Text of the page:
Essay On Nile River Scarcity

1661 Words 7 Pages
Flowing or stagnant, fresh or salty, cold or warm, lake or river: water is earth’s essential resource. Responsible for the flourishing of life around the globe: this resource can also result in devastating conflict. The Nile River has given life to eleven Northern African countries for centuries. Fed by melting snow in the mountains, meager precipitation, and small tributaries (Swain 2008), this international river has always been a source of animosity. In modern times, as the climate is changing, population is rapidly growing, and as water is utilized in an increasing variety of ways, the water of the Nile River has been flooded with conflict and controversy, especially the three crucial countries of Egypt, Ethiopia and Sudan.
The root problem
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Several countries in the basin already suffer from critical water scarcity, including Burundi, Kenya, and Rwanda. Egypt and Sudan are projected to experience this same stage of scarcity by 2025 (Brunnée 2008). Even now, every single country in the Basin suffers from some level of water deficiency. Human population growth is one of the key causes of water scarcity, as well as environmental degradation, in the Nile River Basin area. The total population of the Nile Basin countries was around 300 million people ten years ago and over half the population was dependent on the Nile (Swain 2008; Küng 2003). Present trends indicate that the population of only three countries: Egypt, Ethiopia, and Sudan, will grow to total 340 million by 2050 with the same high level of dependency on the Nile (Swain 2008). In Egypt alone the human population will grow from 62.3 million …show more content…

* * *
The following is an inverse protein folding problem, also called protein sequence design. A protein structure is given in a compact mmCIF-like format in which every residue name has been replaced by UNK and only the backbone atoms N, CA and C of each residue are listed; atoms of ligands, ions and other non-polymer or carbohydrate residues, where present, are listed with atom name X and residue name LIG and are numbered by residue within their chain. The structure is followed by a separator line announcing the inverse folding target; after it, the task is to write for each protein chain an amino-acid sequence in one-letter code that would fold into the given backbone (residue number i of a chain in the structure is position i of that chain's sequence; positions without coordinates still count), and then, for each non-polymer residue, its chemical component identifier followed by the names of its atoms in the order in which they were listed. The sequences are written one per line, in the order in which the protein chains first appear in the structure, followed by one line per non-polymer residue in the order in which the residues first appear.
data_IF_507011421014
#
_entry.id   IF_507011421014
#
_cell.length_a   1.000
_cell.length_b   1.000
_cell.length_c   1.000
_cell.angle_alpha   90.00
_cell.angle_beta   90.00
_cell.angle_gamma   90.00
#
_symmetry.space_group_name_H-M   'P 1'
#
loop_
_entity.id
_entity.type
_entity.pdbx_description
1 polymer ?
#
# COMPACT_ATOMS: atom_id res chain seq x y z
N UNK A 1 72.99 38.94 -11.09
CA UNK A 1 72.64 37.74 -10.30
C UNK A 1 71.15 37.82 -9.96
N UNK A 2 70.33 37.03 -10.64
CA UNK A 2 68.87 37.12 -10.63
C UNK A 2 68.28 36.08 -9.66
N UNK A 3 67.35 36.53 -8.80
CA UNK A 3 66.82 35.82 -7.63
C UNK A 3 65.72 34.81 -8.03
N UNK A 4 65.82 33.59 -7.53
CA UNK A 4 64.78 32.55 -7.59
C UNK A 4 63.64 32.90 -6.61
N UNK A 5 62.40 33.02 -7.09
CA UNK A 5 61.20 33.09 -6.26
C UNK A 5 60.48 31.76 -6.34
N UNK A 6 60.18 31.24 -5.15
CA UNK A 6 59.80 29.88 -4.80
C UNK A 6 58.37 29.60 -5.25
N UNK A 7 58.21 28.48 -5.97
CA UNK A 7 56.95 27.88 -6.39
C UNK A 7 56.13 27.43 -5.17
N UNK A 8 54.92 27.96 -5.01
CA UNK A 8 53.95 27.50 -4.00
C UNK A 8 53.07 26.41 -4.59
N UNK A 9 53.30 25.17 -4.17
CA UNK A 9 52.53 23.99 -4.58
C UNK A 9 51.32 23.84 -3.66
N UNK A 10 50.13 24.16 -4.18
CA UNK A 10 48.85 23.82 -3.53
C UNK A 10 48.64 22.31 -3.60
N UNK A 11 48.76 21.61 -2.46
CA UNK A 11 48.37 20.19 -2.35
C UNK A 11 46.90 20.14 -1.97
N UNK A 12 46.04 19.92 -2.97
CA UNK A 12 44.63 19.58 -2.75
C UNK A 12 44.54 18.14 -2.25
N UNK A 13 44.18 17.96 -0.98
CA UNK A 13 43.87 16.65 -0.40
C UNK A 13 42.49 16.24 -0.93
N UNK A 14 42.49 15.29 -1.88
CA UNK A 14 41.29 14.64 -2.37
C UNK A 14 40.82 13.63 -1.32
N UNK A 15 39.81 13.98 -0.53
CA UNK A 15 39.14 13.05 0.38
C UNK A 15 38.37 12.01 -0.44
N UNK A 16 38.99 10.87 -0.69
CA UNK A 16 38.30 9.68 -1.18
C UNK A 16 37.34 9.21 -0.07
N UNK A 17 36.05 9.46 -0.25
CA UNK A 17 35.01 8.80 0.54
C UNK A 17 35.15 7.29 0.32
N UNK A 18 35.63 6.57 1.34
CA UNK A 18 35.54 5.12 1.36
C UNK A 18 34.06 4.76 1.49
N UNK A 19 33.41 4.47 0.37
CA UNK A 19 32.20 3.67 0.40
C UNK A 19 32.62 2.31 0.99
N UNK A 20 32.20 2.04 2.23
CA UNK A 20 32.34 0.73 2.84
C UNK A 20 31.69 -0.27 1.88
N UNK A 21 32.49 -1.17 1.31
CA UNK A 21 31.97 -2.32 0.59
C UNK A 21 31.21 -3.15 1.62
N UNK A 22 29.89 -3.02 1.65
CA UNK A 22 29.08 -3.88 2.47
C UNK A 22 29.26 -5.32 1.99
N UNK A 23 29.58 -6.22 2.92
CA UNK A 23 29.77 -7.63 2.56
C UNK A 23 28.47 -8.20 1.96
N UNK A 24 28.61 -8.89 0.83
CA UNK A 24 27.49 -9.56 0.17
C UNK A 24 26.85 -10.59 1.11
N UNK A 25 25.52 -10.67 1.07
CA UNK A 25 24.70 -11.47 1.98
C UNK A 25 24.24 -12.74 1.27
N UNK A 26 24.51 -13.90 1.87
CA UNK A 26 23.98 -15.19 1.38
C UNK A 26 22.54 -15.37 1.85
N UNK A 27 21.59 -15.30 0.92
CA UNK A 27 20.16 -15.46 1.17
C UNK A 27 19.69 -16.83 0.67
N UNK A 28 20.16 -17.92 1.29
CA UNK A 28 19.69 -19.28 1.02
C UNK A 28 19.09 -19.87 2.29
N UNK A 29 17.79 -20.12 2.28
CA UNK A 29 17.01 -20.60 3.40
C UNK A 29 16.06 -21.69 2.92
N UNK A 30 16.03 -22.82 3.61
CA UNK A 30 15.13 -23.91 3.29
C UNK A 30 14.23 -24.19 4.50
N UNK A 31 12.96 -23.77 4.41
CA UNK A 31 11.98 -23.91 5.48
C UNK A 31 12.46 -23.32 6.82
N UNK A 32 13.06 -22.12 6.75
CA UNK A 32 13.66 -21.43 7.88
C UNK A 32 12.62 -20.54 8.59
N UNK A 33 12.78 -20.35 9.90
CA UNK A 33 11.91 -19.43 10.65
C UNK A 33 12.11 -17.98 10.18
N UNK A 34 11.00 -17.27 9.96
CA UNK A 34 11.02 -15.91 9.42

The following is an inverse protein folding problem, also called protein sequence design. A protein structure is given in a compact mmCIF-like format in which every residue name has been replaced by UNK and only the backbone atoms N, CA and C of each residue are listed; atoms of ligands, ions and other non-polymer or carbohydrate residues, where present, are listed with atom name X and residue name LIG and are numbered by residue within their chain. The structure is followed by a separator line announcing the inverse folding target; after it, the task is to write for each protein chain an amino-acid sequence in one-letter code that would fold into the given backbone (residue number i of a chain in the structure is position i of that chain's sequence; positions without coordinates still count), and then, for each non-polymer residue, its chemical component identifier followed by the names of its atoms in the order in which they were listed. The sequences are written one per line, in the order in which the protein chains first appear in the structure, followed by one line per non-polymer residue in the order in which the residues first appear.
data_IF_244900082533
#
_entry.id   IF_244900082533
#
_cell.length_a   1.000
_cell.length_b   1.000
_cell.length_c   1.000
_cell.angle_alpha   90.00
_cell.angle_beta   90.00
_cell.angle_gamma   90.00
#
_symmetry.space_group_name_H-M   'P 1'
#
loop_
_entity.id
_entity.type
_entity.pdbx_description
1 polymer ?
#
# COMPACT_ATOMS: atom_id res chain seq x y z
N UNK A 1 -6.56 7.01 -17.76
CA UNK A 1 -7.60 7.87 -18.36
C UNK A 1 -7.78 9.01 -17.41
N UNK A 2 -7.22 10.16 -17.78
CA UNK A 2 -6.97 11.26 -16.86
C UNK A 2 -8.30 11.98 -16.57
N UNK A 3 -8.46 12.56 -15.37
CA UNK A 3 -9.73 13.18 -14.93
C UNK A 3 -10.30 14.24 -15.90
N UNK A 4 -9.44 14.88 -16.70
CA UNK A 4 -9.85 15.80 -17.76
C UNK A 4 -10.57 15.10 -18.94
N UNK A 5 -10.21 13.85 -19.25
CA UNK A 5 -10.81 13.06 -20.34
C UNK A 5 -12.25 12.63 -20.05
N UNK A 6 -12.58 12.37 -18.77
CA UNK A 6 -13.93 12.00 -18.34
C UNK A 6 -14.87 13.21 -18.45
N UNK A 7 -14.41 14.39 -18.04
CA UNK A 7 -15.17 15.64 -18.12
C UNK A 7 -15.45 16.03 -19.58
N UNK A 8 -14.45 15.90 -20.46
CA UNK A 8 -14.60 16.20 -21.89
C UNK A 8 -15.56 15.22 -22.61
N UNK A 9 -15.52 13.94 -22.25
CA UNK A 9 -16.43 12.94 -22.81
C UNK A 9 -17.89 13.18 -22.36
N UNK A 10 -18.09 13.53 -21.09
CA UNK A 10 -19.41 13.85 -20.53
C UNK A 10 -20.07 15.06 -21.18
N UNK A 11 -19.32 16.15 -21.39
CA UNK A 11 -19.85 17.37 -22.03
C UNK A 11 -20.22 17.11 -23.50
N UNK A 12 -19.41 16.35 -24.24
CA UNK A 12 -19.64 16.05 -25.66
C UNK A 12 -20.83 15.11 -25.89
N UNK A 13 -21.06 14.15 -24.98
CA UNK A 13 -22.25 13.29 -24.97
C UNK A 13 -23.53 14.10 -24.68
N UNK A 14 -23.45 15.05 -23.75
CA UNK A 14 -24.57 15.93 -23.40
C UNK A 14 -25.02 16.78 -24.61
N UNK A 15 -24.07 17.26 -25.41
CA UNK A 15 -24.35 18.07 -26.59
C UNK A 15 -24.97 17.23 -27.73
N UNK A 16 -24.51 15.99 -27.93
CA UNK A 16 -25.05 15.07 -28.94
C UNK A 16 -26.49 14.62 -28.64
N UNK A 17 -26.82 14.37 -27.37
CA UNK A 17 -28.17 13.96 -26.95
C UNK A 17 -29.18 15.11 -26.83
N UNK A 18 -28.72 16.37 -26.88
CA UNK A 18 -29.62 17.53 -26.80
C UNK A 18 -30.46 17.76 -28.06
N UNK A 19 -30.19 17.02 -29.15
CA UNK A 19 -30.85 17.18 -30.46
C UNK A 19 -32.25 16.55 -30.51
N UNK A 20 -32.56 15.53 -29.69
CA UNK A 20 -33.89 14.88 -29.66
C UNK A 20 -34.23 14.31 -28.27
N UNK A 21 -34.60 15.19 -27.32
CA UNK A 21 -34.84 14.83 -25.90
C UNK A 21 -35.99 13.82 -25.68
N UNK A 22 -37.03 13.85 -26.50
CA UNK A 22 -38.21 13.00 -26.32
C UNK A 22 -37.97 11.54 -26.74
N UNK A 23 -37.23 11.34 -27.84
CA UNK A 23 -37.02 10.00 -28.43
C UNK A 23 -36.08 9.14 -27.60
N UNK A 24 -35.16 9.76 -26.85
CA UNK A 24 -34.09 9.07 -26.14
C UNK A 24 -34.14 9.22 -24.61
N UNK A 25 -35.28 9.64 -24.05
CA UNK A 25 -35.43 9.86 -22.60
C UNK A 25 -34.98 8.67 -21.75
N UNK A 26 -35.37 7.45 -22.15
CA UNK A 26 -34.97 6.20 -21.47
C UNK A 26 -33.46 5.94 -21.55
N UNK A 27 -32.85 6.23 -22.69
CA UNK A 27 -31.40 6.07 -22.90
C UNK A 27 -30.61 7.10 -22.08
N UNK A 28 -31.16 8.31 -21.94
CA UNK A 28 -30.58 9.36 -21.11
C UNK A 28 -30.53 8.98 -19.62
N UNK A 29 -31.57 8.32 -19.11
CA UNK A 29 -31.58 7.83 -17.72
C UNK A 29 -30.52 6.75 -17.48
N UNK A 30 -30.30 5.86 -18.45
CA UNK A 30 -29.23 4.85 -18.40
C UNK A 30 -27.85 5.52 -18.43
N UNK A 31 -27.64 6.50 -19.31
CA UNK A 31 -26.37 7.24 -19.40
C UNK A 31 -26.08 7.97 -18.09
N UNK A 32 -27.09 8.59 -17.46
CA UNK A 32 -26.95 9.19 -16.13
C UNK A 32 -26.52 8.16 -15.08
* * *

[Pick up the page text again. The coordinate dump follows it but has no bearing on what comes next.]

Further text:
After a period of wars and unrest, countries in the Nile Basin began forming bilateral agreements from the late 19th century on (Swain 2008). In the early 20th century, these agreements resulted in various decisions to limit construction on the river and to restrict storage of Nile water, especially in reference to the countries located more upstream (Swain 2008). After multiple agreements pertaining to water distribution an essential compromise was made. The 1959 agreement between Egypt and Sudan allowed Sudan to dam and therefore store Nile River water for flood control and irrigation (Swain 2008). containing fixed water allocation quotas for the two countries (Brunnée 2008). Egypt was apportioned a much larger amount than Sudan (Küng 2003). This agreement has been highly controversial. It did not state any routes for renegotiation or alteration in light of changing situations, did not include any equally affected countries such closely proximal Ethiopia that never recognized the apportionment, and did not necessarily give adequate water to each country (Brunnée 2008). This not only caused problems logistically but also created a foundation of distrust among the riparian countries in the coming years of unrest (Brunnée 2008). In 1967, Egypt, Kenya, Sudan, Tanzania, and Uganda began one of the first cooperative projects between multiple countries

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